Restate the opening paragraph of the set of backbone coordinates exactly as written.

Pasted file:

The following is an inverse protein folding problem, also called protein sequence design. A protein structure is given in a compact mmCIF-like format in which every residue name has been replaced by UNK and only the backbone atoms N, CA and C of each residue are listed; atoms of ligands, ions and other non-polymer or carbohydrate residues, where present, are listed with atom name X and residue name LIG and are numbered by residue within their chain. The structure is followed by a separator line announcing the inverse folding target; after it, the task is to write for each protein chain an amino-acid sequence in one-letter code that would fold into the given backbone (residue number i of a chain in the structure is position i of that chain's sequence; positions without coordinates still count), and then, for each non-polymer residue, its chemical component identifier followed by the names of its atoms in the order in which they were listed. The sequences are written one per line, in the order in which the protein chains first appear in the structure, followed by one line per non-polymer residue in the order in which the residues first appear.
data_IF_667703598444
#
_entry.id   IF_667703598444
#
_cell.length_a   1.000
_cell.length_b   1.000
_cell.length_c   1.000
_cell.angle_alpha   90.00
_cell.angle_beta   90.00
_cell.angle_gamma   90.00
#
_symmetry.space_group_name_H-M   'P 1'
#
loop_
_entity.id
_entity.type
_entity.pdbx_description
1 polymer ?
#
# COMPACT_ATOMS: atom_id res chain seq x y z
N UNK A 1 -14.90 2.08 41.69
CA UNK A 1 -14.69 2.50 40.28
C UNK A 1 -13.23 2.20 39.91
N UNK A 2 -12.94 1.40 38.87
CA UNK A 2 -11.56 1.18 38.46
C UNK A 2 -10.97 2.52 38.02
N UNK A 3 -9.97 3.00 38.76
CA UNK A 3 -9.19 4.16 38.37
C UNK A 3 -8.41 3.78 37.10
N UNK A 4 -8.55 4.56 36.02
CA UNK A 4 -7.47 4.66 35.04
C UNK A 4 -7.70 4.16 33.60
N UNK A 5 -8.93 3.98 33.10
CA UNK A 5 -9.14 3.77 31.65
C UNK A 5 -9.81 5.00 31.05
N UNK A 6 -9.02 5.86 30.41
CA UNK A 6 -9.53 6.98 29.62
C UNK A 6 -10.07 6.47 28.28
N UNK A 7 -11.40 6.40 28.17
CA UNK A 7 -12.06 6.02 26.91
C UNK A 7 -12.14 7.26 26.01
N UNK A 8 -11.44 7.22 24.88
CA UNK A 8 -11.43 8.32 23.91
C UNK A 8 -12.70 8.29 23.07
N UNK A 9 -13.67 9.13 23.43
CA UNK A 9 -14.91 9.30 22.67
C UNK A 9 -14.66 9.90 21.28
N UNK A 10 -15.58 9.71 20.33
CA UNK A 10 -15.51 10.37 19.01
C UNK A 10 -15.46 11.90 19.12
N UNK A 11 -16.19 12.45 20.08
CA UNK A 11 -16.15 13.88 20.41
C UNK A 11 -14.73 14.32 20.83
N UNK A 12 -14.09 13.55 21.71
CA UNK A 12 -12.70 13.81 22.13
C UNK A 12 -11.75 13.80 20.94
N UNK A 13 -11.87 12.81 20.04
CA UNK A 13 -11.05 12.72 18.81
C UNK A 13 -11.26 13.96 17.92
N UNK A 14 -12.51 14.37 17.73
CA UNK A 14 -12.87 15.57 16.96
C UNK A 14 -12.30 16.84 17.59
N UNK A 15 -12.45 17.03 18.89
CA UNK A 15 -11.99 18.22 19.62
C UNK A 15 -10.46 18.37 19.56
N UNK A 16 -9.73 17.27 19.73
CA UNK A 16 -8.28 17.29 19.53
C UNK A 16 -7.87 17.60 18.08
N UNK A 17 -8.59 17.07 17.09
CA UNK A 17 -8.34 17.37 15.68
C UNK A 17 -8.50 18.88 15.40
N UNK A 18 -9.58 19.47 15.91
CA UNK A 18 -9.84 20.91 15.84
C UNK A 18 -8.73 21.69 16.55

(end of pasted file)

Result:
The following is an inverse protein folding problem, also called protein sequence design. A protein structure is given in a compact mmCIF-like format in which every residue name has been replaced by UNK and only the backbone atoms N, CA and C of each residue are listed; atoms of ligands, ions and other non-polymer or carbohydrate residues, where present, are listed with atom name X and residue name LIG and are numbered by residue within their chain. The structure is followed by a separator line announcing the inverse folding target; after it, the task is to write for each protein chain an amino-acid sequence in one-letter code that would fold into the given backbone (residue number i of a chain in the structure is position i of that chain's sequence; positions without coordinates still count), and then, for each non-polymer residue, its chemical component identifier followed by the names of its atoms in the order in which they were listed. The sequences are written one per line, in the order in which the protein chains first appear in the structure, followed by one line per non-polymer residue in the order in which the residues first appear.